What to expect from a residential treatment program ?
Choosing a residential program for PTSD can be beneficial for several reasons:
- Intensive Treatment: Residential programs offer an intensive and immersive therapeutic environment. Individuals in these programs typically receive several hours of therapy each day, allowing for a focused and comprehensive approach to treatment.
- Structured Environment: Residential settings provide a structured and controlled environment, which can be particularly helpful for individuals with PTSD. Consistent routine and controlled surroundings can contribute to a sense of safety and predictability.
- 24/7 Support: In a residential program, individuals have access to round-the-clock support from mental health professionals. This constant availability ensures immediate assistance during moments of distress or crisis.
- Peer Support: Being in a residential setting allows individuals to connect with peers who have experienced similar traumas. Peer support can be a powerful therapeutic tool, fostering a sense of understanding, validation, and community.
- Specialized Trauma Therapies: Residential programs often offer a variety of specialized trauma therapies, including cognitive-behavioral therapy (CBT), exposure therapy, and eye movement desensitization and reprocessing (EMDR). These therapies are tailored to address the specific needs of individuals with PTSD.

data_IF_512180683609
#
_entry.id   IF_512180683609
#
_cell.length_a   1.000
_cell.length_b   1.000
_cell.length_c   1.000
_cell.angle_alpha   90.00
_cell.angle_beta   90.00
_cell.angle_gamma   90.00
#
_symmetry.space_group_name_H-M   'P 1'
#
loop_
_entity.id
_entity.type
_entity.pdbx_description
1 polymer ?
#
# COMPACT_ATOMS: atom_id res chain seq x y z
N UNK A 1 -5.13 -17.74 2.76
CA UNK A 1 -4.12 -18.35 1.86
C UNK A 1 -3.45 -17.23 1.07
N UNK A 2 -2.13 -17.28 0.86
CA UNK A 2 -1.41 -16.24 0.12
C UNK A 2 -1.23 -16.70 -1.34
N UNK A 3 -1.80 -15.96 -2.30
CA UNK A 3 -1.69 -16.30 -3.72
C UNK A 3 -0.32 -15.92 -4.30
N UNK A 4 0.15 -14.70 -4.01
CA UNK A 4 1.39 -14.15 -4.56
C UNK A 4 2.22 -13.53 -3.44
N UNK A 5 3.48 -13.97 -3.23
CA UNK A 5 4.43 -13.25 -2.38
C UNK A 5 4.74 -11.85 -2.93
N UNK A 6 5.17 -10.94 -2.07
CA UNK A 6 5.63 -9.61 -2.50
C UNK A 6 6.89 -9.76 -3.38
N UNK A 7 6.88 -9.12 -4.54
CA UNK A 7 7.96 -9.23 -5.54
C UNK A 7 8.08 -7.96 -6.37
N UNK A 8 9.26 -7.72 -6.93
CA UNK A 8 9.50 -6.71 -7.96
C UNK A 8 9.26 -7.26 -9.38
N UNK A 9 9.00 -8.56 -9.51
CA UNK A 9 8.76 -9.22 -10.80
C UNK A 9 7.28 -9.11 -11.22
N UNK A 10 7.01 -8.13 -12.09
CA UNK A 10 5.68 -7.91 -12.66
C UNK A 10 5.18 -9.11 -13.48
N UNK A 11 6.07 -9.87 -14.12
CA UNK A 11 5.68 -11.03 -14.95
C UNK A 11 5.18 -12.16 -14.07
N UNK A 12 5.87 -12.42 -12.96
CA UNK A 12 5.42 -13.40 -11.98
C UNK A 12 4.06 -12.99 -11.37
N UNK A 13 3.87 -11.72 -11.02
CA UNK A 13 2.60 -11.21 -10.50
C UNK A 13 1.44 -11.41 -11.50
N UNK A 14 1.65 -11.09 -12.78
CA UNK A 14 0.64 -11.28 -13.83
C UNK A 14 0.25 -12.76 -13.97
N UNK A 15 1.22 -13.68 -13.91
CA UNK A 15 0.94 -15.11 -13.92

- Holistic Approach: Many residential programs take a holistic approach to treatment, addressing not only the psychological aspects of PTSD but also physical, emotional, and social well-being. This may include activities such as yoga, mindfulness, art therapy, and outdoor activities.
- Medication Management: For individuals who may benefit from medication as part of their treatment plan, residential programs can closely monitor and adjust medications as needed. This ensures optimal medication management to support the therapeutic process.
Comprehensive Assessment: Residential programs often conduct thorough assessments to identify underlying issues, co-occurring disorders, and individualized treatment needs. This helps tailor the treatment plan to address the specific challenges of each person.
About the Author:
Dr. Segal completed his medical school education at the University of Arizona, College of Medicine, in Tucson, Arizona. He continued training in a general psychiatry residency at Banner Good Samaritan Medical Center in Phoenix, Arizona. Then Dr. Segal completed a forensic psychiatry fellowship at the University of Southern California, Keck School of Medicine, in Los Angeles. Dr. Segal is double board certified in General and Forensic Psychiatry. Dr. Segal is the Chief Medical Officer at the Valley Hospital in Phoenix, Arizona.
ROLAND SEGAL, M.D., DFAPA
Distinguished Fellow American Psychiatric Association
American Board of Psychiatry and Neurology
Board Certified General Adult and Forensic Psychiatrist
Clinical Assistant Professor of Psychiatry, University of Arizona